Still, Bolden indicated that if for one reason or other a country should drop out of the project, the others would seek to continue. But in the meantime, this would means the US would lose its capacity to put its own spy and military satellites into orbit, the future of the International Space Station (ISS) would be uncertain. In addition to the US, Japan, Europe and Canada are also members of the ISS and all currently depend on Russian Soyuz capsules to take astronauts to the space station since NASA retired its shuttle fleet.
All in all, it is a sad state of affairs, and not just because of the repercussions to space exploration and scientific research. As a product of post-Cold War co-operation, the ISS cost $100 billion to create and was arguably the most expensive multinational peacetime undertaking in history. Now, it is being threatened because the two nations that came together to make it a reality are regressing into a state of Cold War detente. And though the Russians currently feel that they have the upper hand, the long-term reality is far different.
Back in the early 1990s, both the U.S. and Russian space programs were floundering. The Russian program was running broke because of the collapse of the Soviet Union, and the U.S. was operating a space shuttle program that was proving to be more expensive than promised. The Americans were also having difficulty finding support for their Freedom space station project, which had a budget that was also ballooning upwards, and the Russian’s weren’t sure how much longer Mir would remain in operation.
Both countries agreed the only way to keep their space programs alive and build a large space station was to share the costs and technology, which also allowed other countries from Europe, as well as Japan and Canada, to participate. In the 13 years since it has been occupied, the International Space Station has literally known no borders, as astronauts from dozens of nations have participated in missions that have had wide-ranging benefits.
And in the process, Russia has benefited greatly in financial terms as the US has paid tens of millions of dollars to have American astronauts fly aboard the former space station Mir and ride along on their Soyuz rockets. If this friendly arrangement breaks down, it will cost both countries dearly. Russia will lose all that income from the sale of its space technology, and the U.S. will have to accelerate the development of its own space capsules and rockets to launch people and satellites into space from American soil.
Standing on the sidelines are individuals and private companies like Elon Musk and SpaceX, the Texas company that already builds its own low-cost rockets, along with space capsules that have been delivering supplies to the Space Station. In addition, Sierra Nevada, a private aerospace contractor, is working with NASA to produce the Dream Chaser as part of the agency’s reusable vertical-takeoff, horizontal-landing (VTHL) program.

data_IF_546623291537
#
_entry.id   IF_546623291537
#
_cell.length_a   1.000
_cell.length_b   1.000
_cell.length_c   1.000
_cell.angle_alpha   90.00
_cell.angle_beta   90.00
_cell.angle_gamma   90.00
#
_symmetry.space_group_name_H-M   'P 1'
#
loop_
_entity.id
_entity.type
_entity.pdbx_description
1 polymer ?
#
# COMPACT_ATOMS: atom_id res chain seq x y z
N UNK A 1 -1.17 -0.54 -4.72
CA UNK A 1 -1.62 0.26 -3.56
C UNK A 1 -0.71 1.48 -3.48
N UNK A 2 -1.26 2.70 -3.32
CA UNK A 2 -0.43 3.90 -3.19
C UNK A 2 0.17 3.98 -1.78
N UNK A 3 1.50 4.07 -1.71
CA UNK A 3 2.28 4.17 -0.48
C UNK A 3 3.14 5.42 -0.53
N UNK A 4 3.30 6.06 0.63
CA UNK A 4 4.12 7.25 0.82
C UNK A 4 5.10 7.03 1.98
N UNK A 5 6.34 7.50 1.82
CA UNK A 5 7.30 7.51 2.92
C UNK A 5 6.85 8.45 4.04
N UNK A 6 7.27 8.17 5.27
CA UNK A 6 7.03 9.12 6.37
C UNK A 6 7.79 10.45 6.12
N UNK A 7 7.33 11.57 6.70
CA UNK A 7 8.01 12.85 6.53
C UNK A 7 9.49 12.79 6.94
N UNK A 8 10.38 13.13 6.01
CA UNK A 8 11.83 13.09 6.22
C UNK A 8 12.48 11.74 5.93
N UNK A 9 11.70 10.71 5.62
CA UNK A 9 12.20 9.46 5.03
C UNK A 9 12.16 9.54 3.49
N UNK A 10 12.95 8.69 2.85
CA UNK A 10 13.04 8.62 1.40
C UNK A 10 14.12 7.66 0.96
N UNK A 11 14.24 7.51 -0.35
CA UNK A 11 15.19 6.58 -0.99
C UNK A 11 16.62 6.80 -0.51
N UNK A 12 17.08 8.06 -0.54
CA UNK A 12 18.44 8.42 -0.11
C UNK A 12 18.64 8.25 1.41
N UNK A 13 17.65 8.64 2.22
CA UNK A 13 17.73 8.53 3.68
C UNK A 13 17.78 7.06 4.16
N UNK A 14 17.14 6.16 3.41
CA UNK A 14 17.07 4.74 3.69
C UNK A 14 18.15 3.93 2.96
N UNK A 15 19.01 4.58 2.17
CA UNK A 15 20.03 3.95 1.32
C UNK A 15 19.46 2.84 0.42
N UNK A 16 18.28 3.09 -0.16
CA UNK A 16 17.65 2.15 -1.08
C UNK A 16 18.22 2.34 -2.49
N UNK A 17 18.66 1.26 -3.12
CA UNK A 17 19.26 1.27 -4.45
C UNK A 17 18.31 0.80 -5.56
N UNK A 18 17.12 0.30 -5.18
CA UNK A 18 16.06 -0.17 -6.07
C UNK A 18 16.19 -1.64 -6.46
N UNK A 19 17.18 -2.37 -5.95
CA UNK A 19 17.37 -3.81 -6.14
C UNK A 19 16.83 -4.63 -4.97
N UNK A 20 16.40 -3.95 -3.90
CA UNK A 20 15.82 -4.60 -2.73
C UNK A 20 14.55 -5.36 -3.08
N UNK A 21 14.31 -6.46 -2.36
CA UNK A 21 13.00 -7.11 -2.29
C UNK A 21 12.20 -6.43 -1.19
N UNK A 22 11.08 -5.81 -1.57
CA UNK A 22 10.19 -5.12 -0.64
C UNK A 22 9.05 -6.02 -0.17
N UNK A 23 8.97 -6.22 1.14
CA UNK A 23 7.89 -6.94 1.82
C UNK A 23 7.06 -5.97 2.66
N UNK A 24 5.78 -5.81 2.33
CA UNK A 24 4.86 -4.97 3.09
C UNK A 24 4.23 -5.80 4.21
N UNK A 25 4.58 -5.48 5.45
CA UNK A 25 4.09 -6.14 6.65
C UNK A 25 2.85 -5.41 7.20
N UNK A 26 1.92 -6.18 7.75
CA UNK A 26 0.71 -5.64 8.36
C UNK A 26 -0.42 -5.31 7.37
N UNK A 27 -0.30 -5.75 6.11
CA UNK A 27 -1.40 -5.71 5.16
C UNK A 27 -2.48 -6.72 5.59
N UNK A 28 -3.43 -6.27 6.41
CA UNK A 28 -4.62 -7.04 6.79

Between SpaceX already delivering capsules to the ISS, its successful reusable rocket demonstrations, and the multiple proposals NASA has for a new era of space vehicles, the US space program may not be grounded for much longer. And there is something to be said about competition spurring innovation. However, one cannot deny that it is unfortunate that the US and Russia may be once again moving forward as competitors instead of companions, as that is likely to cost all sides far more.
But of course, there is still plenty of time for a diplomatic solution to tensions in the east, and plenty of reasons for all sides to avoid regressive to a Cold War footing. We’ve come too far at this point to turn back. And considering how much of our future depends on space travel and exploration going ahead unimpeded, we can’t afford to either!
According to Ukraine’s security services, the situation in the Crimea is escalating in ways that have nothing to do with the deployment of military forces or the enacting of sanctions. It seems that members of the country’s parliament, regardless of political affiliation, are being targeted by cyberattacks. While no shots have been fired and no official declarations have been made, this revelation shows that the crisis has entered a new phase – one of cyberwarfare!
The attacks began two days ago, when members of Ukraine’s parliament, regardless of their party affiliation, saw their mobile communications blocked by equipment in Russia-controlled Crimea. According to Ukrainian security officials, the phone access has been blocked thanks to equipment installed “at the entrance to (telecom) Ukrtelecom in Crimea.” Ukraine’s security teams are now working on restoring service to the parliament members, though it’s not clear when the blockade will be removed.
Since that time, other cyber weapons have been detected, the latest of which is known as Snake (aka. “Ouroboros” after a serpent drawn from Greek mythology). This virus, which interestingly enough has the characteristics of both a product of the intelligence services and the military – it can both surveil and physically destroy computer networks – has been wrecking havoc on Ukrainian government systems.